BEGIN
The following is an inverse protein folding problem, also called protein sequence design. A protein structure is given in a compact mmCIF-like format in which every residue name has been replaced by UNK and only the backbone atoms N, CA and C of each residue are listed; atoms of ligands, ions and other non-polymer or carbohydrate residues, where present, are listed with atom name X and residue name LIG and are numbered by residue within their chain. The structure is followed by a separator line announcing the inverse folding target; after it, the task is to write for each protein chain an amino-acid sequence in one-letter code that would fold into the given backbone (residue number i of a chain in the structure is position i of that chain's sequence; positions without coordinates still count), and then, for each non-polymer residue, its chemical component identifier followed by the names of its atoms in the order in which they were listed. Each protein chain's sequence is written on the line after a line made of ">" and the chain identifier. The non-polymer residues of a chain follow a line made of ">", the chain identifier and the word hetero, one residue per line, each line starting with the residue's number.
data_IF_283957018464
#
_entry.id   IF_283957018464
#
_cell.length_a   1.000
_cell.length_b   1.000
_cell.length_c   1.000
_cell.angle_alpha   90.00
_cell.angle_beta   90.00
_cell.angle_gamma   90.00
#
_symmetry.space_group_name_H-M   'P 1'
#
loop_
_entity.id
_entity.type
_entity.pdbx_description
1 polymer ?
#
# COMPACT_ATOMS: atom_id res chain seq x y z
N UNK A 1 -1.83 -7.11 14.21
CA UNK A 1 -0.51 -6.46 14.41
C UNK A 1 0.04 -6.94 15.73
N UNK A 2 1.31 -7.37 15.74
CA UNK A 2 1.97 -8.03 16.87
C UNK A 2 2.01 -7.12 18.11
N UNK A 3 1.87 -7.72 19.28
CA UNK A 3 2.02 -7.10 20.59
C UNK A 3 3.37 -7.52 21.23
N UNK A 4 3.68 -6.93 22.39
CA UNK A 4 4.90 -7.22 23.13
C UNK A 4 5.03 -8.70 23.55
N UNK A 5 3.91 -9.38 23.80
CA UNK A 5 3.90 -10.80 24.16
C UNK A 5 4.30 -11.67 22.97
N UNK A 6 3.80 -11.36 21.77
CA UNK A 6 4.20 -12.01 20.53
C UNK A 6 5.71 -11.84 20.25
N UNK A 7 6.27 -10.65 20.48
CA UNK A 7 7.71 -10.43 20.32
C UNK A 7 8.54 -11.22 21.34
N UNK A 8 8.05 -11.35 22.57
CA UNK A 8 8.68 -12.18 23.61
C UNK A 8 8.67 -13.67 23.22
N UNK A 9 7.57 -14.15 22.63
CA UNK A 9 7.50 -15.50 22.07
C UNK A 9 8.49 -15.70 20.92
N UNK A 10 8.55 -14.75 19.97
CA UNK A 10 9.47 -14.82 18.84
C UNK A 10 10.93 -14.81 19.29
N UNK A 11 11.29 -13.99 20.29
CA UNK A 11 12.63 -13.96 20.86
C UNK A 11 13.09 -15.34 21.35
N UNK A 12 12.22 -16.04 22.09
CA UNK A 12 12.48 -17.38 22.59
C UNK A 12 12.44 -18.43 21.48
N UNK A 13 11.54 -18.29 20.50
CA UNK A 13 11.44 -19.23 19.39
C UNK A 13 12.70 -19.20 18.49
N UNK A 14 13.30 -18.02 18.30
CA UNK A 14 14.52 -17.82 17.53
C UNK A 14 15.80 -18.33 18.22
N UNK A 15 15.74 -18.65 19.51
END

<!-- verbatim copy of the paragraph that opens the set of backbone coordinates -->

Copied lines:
The following is an inverse protein folding problem, also called protein sequence design. A protein structure is given in a compact mmCIF-like format in which every residue name has been replaced by UNK and only the backbone atoms N, CA and C of each residue are listed; atoms of ligands, ions and other non-polymer or carbohydrate residues, where present, are listed with atom name X and residue name LIG and are numbered by residue within their chain. The structure is followed by a separator line announcing the inverse folding target; after it, the task is to write for each protein chain an amino-acid sequence in one-letter code that would fold into the given backbone (residue number i of a chain in the structure is position i of that chain's sequence; positions without coordinates still count), and then, for each non-polymer residue, its chemical component identifier followed by the names of its atoms in the order in which they were listed. Each protein chain's sequence is written on the line after a line made of ">" and the chain identifier. The non-polymer residues of a chain follow a line made of ">", the chain identifier and the word hetero, one residue per line, each line starting with the residue's number.